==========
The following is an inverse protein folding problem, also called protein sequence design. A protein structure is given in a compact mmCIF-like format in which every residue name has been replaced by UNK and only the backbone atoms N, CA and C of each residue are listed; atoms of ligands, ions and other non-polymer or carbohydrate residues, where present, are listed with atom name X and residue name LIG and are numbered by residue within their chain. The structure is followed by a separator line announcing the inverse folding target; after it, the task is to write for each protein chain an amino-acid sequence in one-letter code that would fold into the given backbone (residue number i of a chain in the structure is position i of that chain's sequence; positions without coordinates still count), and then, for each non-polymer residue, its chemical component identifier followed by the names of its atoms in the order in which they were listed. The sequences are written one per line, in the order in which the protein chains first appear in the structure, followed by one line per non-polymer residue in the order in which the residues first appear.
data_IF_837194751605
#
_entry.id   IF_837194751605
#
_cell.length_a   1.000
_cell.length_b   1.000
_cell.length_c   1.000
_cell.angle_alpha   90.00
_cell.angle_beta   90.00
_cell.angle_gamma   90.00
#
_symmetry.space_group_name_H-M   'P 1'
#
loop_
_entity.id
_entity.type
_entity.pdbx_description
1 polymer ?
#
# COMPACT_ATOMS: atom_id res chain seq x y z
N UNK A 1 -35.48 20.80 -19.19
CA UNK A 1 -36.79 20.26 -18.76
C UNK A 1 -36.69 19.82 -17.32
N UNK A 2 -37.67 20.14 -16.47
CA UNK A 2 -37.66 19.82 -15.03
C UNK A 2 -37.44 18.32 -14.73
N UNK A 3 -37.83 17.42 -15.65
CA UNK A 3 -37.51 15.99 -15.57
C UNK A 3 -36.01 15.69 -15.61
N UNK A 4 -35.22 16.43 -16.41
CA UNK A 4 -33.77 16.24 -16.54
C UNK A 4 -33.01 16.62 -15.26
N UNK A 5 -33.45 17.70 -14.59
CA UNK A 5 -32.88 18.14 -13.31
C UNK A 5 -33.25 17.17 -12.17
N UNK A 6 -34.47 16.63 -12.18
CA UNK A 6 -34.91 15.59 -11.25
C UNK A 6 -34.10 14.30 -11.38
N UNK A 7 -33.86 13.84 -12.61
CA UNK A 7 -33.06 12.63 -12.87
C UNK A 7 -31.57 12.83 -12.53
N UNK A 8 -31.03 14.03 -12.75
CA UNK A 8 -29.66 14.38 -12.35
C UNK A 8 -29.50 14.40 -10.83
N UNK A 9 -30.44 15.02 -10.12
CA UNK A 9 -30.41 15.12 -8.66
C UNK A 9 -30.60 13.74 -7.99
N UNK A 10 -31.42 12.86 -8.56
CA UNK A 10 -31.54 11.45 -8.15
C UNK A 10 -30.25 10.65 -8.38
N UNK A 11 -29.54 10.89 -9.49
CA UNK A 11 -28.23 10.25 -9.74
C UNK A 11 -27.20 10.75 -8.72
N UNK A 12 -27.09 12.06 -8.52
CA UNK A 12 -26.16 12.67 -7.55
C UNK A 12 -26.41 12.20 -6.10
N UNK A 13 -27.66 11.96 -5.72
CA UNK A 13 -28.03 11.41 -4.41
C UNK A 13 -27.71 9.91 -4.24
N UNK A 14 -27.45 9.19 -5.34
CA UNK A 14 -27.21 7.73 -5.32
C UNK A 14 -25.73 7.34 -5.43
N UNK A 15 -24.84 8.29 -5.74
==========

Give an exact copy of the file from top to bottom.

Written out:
The following is an inverse protein folding problem, also called protein sequence design. A protein structure is given in a compact mmCIF-like format in which every residue name has been replaced by UNK and only the backbone atoms N, CA and C of each residue are listed; atoms of ligands, ions and other non-polymer or carbohydrate residues, where present, are listed with atom name X and residue name LIG and are numbered by residue within their chain. The structure is followed by a separator line announcing the inverse folding target; after it, the task is to write for each protein chain an amino-acid sequence in one-letter code that would fold into the given backbone (residue number i of a chain in the structure is position i of that chain's sequence; positions without coordinates still count), and then, for each non-polymer residue, its chemical component identifier followed by the names of its atoms in the order in which they were listed. The sequences are written one per line, in the order in which the protein chains first appear in the structure, followed by one line per non-polymer residue in the order in which the residues first appear.
data_IF_837194751605
#
_entry.id   IF_837194751605
#
_cell.length_a   1.000
_cell.length_b   1.000
_cell.length_c   1.000
_cell.angle_alpha   90.00
_cell.angle_beta   90.00
_cell.angle_gamma   90.00
#
_symmetry.space_group_name_H-M   'P 1'
#
loop_
_entity.id
_entity.type
_entity.pdbx_description
1 polymer ?
#
# COMPACT_ATOMS: atom_id res chain seq x y z
N UNK A 1 -35.48 20.80 -19.19
CA UNK A 1 -36.79 20.26 -18.76
C UNK A 1 -36.69 19.82 -17.32
N UNK A 2 -37.67 20.14 -16.47
CA UNK A 2 -37.66 19.82 -15.03
C UNK A 2 -37.44 18.32 -14.73
N UNK A 3 -37.83 17.42 -15.65
CA UNK A 3 -37.51 15.99 -15.57
C UNK A 3 -36.01 15.69 -15.61
N UNK A 4 -35.22 16.43 -16.41
CA UNK A 4 -33.77 16.24 -16.54
C UNK A 4 -33.01 16.62 -15.26
N UNK A 5 -33.45 17.70 -14.59
CA UNK A 5 -32.88 18.14 -13.31
C UNK A 5 -33.25 17.17 -12.17
N UNK A 6 -34.47 16.63 -12.18
CA UNK A 6 -34.91 15.59 -11.25
C UNK A 6 -34.10 14.30 -11.38
N UNK A 7 -33.86 13.84 -12.61
CA UNK A 7 -33.06 12.63 -12.87
C UNK A 7 -31.57 12.83 -12.53
N UNK A 8 -31.03 14.03 -12.75
CA UNK A 8 -29.66 14.38 -12.35
C UNK A 8 -29.50 14.40 -10.83
N UNK A 9 -30.44 15.02 -10.12
CA UNK A 9 -30.41 15.12 -8.66
C UNK A 9 -30.60 13.74 -7.99
N UNK A 10 -31.42 12.86 -8.56
CA UNK A 10 -31.54 11.45 -8.15
C UNK A 10 -30.25 10.65 -8.38
N UNK A 11 -29.54 10.89 -9.49
CA UNK A 11 -28.23 10.25 -9.74
C UNK A 11 -27.20 10.75 -8.72
N UNK A 12 -27.09 12.06 -8.52
CA UNK A 12 -26.16 12.67 -7.55
C UNK A 12 -26.41 12.20 -6.10
N UNK A 13 -27.66 11.96 -5.72
CA UNK A 13 -28.03 11.41 -4.41
C UNK A 13 -27.71 9.91 -4.24
N UNK A 14 -27.45 9.19 -5.34
CA UNK A 14 -27.21 7.73 -5.32
C UNK A 14 -25.73 7.34 -5.43
N UNK A 15 -24.84 8.29 -5.74